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Lest we Forget: Hiroshima and Nagasaki

Gilbert Wong NZ Herald 1 Aug 1998

The centre of the Hiroshima Peace Park is the A bomb dome. Elsewhere the park is studded with monuments that lack the resonance of the dome: the pond of peace, the flame of peace, the peace bell, the fountain of prayer and others including the Children's Peace Monument. The last is a hive of activity. Known as the Tower of 1000 Cranes, the three-legged, vaguely Buck Rogers-like structure dates from 1958 and the story of Sadako Sasaki, a Nobori-cho junior high student who died in the Hiroshima Red Cross Hospital of leukemia caused by atomic radiation. As she lay dying, Sadako held to the popular belief that folding 1000 paper cranes would bring good luck. At her death she had failed to fold her 1000 cranes, and the emblematic image of youthful tragedy stuck in the minds of thousands of children. Party after party of school children troops up to the monument carrying boxes of multicoloured origami cranes. They deposit these among the giant pile of other cranes. In the evening after the children have gone, park workers sweep the millions of origami cranes into tiny trucks. In Japan, even collecting the rubbish can be decorous. To the commands of their teachers, barked through handheld loud-speakers, the schoolchildren form into ranks and bow to the memory of a child who died before her time. Sometimes they break into song, their piping voices, accompanied by the tinny speakers of a ghetto-blaster, echoing through the trees: "Hiroshirna, Hiroshima, we should always cherish the memory of what happened here. "Walking around Hiroshirna, you wig never forget what should not be forgotten. "Let's not forget, let's work for peace." Their song ended, the children politely applaud and climb back on their buses, their ritual of remembrance done. In many respects the story of Mitsui Kinue is far sadder but it has not been capped by a tragic death, a monument or the symbolic beauty of 1000 origami cranes. Yet in her own way Kinue has developed another ritual, one that she lives every day. It is the story of the day she saw the sun explode. How many times has she told this tale? Enough to tell it without flinching, without letting the memories the sto- ries must bring interfere with the way she tens it, which is direct with little emotion, her tone matter-of-fact. She talkes us back more than 50 years. Kinue wasa country girl from a small village called Yaku. She had come to Hiroshima to work in a clothing factory. On the morning of August 6, 1945, the 26-year-old was on her way to work. The midsummer sldes were clear, not a cloud, and the temperature was already high as she made her way to the Kamiya-cho train-stop. Stopped clocks record the fact that the first atom bomb to be dropped in an act of war exploded at 8.15 am that day, 580m above the city, a giant fireball as hot as the sun. It happened 2km from where she stood. 'It was suddenly very bright," is all she can recall of the moment. The concussion that was shattering her city around her blasted her back about 5m. She fell, dazed, to the ground along with her fellow commuters. Kinue cried in pain as her clothes caught fire, combusting in the thermal blast of the bomb called little Boy. So began months of agony. "Everything hurt. I lay there a long time. My skin was falling off. My face was falling off." She wandered, half-mad in pain and shock, for what seemed days. Around her she could hear the screams and walls of other women. "I can't see," some cried," I can't see, it's all black." She peered at them and gasped in horror. their eye sockets were scorched, blackened holes. They had stared at the heart of the blast.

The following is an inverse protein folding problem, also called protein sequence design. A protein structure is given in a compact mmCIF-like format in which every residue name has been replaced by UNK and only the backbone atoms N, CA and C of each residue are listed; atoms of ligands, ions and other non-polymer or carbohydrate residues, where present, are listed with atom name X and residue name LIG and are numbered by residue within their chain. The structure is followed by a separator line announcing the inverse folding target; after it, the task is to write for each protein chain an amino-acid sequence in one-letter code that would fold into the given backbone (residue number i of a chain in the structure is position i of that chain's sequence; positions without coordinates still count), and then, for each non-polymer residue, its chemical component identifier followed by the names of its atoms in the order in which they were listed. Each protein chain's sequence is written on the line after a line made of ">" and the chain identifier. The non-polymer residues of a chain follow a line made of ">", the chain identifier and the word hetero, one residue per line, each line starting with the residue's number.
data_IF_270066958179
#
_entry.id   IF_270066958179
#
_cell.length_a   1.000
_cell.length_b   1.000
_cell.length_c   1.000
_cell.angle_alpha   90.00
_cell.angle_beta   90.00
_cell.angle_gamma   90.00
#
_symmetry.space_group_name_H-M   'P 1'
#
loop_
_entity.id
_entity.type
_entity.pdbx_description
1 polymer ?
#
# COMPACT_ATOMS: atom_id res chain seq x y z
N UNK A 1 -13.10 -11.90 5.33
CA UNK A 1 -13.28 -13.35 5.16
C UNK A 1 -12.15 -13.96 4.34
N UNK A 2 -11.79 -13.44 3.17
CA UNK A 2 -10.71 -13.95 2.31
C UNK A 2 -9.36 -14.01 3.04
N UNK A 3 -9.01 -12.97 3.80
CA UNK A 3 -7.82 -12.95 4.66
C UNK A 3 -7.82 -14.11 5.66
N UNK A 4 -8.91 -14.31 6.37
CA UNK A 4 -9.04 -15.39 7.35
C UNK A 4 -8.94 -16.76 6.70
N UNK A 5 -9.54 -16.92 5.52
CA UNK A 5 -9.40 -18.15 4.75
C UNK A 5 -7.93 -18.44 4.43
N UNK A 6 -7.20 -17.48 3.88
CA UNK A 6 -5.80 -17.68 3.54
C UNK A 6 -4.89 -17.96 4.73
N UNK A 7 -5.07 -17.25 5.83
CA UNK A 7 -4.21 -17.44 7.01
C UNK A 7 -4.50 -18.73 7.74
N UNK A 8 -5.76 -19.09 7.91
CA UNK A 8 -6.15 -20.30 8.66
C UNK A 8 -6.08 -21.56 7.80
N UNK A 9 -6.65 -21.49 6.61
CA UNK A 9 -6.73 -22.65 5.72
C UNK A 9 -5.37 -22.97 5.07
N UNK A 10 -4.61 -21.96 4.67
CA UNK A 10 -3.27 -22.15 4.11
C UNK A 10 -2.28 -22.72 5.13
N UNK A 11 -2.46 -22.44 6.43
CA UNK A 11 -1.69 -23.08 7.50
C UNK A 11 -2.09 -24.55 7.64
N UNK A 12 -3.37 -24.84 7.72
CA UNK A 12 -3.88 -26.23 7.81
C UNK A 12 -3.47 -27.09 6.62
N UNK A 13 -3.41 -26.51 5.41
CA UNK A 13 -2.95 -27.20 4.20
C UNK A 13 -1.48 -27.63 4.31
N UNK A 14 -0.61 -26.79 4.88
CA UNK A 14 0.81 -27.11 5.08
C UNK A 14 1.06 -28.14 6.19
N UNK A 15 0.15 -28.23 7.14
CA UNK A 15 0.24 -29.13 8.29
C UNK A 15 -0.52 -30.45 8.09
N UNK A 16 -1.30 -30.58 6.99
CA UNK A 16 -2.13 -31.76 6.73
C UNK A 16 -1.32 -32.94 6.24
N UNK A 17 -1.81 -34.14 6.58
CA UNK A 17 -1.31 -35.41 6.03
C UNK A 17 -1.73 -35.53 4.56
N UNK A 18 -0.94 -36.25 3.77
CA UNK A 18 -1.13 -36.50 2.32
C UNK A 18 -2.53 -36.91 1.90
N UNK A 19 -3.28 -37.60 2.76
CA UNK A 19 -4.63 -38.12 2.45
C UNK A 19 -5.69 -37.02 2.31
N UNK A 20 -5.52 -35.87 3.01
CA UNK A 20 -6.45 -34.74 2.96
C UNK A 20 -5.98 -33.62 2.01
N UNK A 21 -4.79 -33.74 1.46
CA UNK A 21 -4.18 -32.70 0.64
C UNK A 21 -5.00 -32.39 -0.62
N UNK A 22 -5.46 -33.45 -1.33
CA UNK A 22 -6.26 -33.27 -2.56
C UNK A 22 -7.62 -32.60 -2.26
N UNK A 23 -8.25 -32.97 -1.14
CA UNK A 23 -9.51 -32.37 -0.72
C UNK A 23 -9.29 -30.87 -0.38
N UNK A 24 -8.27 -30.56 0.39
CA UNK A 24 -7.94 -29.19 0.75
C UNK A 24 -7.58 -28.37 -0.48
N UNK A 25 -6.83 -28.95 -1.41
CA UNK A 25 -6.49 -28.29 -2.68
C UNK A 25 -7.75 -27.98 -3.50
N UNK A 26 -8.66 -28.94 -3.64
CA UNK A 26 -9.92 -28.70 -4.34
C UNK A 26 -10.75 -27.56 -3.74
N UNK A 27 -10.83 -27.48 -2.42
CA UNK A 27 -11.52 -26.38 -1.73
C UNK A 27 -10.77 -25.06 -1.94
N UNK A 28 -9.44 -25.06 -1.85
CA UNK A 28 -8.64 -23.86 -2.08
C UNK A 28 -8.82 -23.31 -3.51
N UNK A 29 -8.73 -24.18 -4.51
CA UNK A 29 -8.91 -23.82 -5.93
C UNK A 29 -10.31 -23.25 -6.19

Fleeing to the river for safety, painted by a survivor.

Hiroshima was a city on a war footing, a military centre and site of munitions factories. Fearing, American incendiary bombs, citizens had already begun to demolish buildings to create firebreaks. Large cisterns had been built at strategic points to hold water for firefighting- Kinue joined others in a desperate quest for the cooling water. "I had never felt such a thirst," she says. She chooses to describe the days and months that followed in an almost impressionistic way. It seems certain that she witnessed things - broken, burned bodies, the smell of mass death - that none of us would want to keep in sharp relief. "Such pain I cannot describe it it was a city of the dying and the dead. The scale of what had happened dwarfed any aid efforts. Surviving medical staff were left to treat radiation burns and sickness with mercurechome, bandages and water. Later estimates put the number of people directly exposed to the blast at up to 320,000. By December, 1945, 140,000 of them had died.

Mitsui Kinue

If it could be called that, Kinue was lucky. Evacuated to the outlying suburbs of the city, she began, a long path to recovery. For years afterwards she watched great sloughs of her skin came off every time bathed. Kinue pauses and pulls up the: sleeves of her blazer, worn even,on " humid day. Her bare arms are a mass of scar tissue, her back and torso the same. She says that her damaged body did not seem to heal for years, but she never developed the leukemias and other blood diseases that killed so many in the decades after the bombing.

Instead she paid another price important in Japan where membership of a group is a vital cog in society. There was a great fear towards those who had been exposed to atomic radiation. Like many others, Kinue became enstranged from her family. She never had children. She never married. She was tainted and she had to find her own identity through her shared experience with other hibakusha.

A radiation victim. Hiroshima Day 1998 Jimmy Carter and Mikhail Gorbachev call for disarmament.